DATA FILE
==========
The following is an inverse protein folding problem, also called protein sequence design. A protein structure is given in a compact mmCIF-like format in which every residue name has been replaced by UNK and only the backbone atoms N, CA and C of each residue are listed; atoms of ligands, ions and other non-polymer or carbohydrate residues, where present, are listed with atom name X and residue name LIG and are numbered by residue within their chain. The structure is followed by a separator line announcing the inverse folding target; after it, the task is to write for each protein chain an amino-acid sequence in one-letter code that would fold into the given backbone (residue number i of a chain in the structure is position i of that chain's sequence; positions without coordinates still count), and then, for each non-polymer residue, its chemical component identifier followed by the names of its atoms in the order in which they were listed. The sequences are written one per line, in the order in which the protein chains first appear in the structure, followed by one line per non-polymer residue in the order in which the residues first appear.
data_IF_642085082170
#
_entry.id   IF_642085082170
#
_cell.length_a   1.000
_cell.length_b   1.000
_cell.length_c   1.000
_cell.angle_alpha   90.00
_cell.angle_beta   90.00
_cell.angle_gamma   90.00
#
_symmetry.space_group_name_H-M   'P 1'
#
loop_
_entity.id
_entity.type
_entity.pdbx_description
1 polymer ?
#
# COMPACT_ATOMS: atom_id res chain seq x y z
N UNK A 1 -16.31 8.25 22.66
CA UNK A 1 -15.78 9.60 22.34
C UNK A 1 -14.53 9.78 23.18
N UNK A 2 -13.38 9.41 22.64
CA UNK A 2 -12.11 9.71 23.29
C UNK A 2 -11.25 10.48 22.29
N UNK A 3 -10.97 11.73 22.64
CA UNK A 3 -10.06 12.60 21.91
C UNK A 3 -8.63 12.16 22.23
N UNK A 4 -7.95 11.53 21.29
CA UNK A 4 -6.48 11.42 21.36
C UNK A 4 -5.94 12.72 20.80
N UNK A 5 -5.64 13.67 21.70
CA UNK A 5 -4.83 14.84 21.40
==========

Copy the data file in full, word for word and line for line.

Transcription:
The following is an inverse protein folding problem, also called protein sequence design. A protein structure is given in a compact mmCIF-like format in which every residue name has been replaced by UNK and only the backbone atoms N, CA and C of each residue are listed; atoms of ligands, ions and other non-polymer or carbohydrate residues, where present, are listed with atom name X and residue name LIG and are numbered by residue within their chain. The structure is followed by a separator line announcing the inverse folding target; after it, the task is to write for each protein chain an amino-acid sequence in one-letter code that would fold into the given backbone (residue number i of a chain in the structure is position i of that chain's sequence; positions without coordinates still count), and then, for each non-polymer residue, its chemical component identifier followed by the names of its atoms in the order in which they were listed. The sequences are written one per line, in the order in which the protein chains first appear in the structure, followed by one line per non-polymer residue in the order in which the residues first appear.
data_IF_642085082170
#
_entry.id   IF_642085082170
#
_cell.length_a   1.000
_cell.length_b   1.000
_cell.length_c   1.000
_cell.angle_alpha   90.00
_cell.angle_beta   90.00
_cell.angle_gamma   90.00
#
_symmetry.space_group_name_H-M   'P 1'
#
loop_
_entity.id
_entity.type
_entity.pdbx_description
1 polymer ?
#
# COMPACT_ATOMS: atom_id res chain seq x y z
N UNK A 1 -16.31 8.25 22.66
CA UNK A 1 -15.78 9.60 22.34
C UNK A 1 -14.53 9.78 23.18
N UNK A 2 -13.38 9.41 22.64
CA UNK A 2 -12.11 9.71 23.29
C UNK A 2 -11.25 10.48 22.29
N UNK A 3 -10.97 11.73 22.64
CA UNK A 3 -10.06 12.60 21.91
C UNK A 3 -8.63 12.16 22.23
N UNK A 4 -7.95 11.53 21.29
CA UNK A 4 -6.48 11.42 21.36
C UNK A 4 -5.94 12.72 20.80
N UNK A 5 -5.64 13.67 21.70
CA UNK A 5 -4.83 14.84 21.40